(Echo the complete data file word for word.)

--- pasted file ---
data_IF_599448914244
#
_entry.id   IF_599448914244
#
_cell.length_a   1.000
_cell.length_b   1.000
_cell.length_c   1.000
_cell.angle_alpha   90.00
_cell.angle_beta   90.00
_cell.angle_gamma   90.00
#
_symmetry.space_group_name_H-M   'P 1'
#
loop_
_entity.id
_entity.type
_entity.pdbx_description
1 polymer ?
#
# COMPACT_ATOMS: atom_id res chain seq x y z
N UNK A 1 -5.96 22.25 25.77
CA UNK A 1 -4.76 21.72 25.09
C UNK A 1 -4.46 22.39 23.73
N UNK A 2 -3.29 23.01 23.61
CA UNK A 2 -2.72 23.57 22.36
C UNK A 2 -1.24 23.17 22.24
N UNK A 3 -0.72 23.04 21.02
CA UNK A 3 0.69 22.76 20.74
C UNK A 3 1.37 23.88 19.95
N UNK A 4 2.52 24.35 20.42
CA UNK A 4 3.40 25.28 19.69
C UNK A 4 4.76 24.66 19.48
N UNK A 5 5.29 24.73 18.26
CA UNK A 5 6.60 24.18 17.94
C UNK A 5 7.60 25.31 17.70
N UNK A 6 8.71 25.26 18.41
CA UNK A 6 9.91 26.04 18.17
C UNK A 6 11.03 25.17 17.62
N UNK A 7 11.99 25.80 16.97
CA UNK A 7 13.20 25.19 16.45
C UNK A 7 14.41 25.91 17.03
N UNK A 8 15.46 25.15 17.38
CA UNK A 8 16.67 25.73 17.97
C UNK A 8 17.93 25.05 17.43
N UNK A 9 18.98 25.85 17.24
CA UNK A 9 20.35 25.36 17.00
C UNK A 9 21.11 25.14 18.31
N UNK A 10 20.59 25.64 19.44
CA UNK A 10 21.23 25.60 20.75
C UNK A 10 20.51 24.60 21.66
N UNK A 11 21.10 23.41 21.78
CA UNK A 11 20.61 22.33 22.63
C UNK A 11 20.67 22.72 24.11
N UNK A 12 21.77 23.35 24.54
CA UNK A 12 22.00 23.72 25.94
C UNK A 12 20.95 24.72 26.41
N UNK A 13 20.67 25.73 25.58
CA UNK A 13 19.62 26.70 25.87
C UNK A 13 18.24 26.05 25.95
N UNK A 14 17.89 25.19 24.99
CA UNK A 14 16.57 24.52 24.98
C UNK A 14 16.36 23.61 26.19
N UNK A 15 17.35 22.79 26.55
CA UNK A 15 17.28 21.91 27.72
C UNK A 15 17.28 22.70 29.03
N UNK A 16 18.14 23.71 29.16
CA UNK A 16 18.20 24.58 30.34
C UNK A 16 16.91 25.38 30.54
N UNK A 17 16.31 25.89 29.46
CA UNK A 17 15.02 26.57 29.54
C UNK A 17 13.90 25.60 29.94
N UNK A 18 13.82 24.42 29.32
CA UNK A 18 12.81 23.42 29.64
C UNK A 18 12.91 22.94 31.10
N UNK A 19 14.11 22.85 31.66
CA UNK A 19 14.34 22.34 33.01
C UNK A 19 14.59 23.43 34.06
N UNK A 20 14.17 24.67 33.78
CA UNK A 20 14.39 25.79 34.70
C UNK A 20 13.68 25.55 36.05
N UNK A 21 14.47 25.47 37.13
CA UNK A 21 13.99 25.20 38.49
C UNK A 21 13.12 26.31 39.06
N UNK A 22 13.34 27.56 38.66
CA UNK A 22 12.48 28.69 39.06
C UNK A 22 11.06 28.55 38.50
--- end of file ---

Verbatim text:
data_IF_599448914244
#
_entry.id   IF_599448914244
#
_cell.length_a   1.000
_cell.length_b   1.000
_cell.length_c   1.000
_cell.angle_alpha   90.00
_cell.angle_beta   90.00
_cell.angle_gamma   90.00
#
_symmetry.space_group_name_H-M   'P 1'
#
loop_
_entity.id
_entity.type
_entity.pdbx_description
1 polymer ?
#
# COMPACT_ATOMS: atom_id res chain seq x y z
N UNK A 1 -5.96 22.25 25.77
CA UNK A 1 -4.76 21.72 25.09
C UNK A 1 -4.46 22.39 23.73
N UNK A 2 -3.29 23.01 23.61
CA UNK A 2 -2.72 23.57 22.36
C UNK A 2 -1.24 23.17 22.24
N UNK A 3 -0.72 23.04 21.02
CA UNK A 3 0.69 22.76 20.74
C UNK A 3 1.37 23.88 19.95
N UNK A 4 2.52 24.35 20.42
CA UNK A 4 3.40 25.28 19.69
C UNK A 4 4.76 24.66 19.48
N UNK A 5 5.29 24.73 18.26
CA UNK A 5 6.60 24.18 17.94
C UNK A 5 7.60 25.31 17.70
N UNK A 6 8.71 25.26 18.41
CA UNK A 6 9.91 26.04 18.17
C UNK A 6 11.03 25.17 17.62
N UNK A 7 11.99 25.80 16.97
CA UNK A 7 13.20 25.19 16.45
C UNK A 7 14.41 25.91 17.03
N UNK A 8 15.46 25.15 17.38
CA UNK A 8 16.67 25.73 17.97
C UNK A 8 17.93 25.05 17.43
N UNK A 9 18.98 25.85 17.24
CA UNK A 9 20.35 25.36 17.00
C UNK A 9 21.11 25.14 18.31
N UNK A 10 20.59 25.64 19.44
CA UNK A 10 21.23 25.60 20.75
C UNK A 10 20.51 24.60 21.66
N UNK A 11 21.10 23.41 21.78
CA UNK A 11 20.61 22.33 22.63
C UNK A 11 20.67 22.72 24.11
N UNK A 12 21.77 23.35 24.54
CA UNK A 12 22.00 23.72 25.94
C UNK A 12 20.95 24.72 26.41
N UNK A 13 20.67 25.73 25.58
CA UNK A 13 19.62 26.70 25.87
C UNK A 13 18.24 26.05 25.95
N UNK A 14 17.89 25.19 24.99
CA UNK A 14 16.57 24.52 24.98
C UNK A 14 16.36 23.61 26.19
N UNK A 15 17.35 22.79 26.55
CA UNK A 15 17.28 21.91 27.72
C UNK A 15 17.28 22.70 29.03
N UNK A 16 18.14 23.71 29.16
CA UNK A 16 18.20 24.58 30.34
C UNK A 16 16.91 25.38 30.54
N UNK A 17 16.31 25.89 29.46
CA UNK A 17 15.02 26.57 29.54
C UNK A 17 13.90 25.60 29.94
N UNK A 18 13.82 24.42 29.32
CA UNK A 18 12.81 23.42 29.64
C UNK A 18 12.91 22.94 31.10
N UNK A 19 14.11 22.85 31.66
CA UNK A 19 14.34 22.34 33.01
C UNK A 19 14.59 23.43 34.06
N UNK A 20 14.17 24.67 33.78
CA UNK A 20 14.39 25.79 34.70
C UNK A 20 13.68 25.55 36.05
N UNK A 21 14.47 25.47 37.13
CA UNK A 21 13.99 25.20 38.49
C UNK A 21 13.12 26.31 39.06
N UNK A 22 13.34 27.56 38.66
CA UNK A 22 12.48 28.69 39.06
C UNK A 22 11.06 28.55 38.50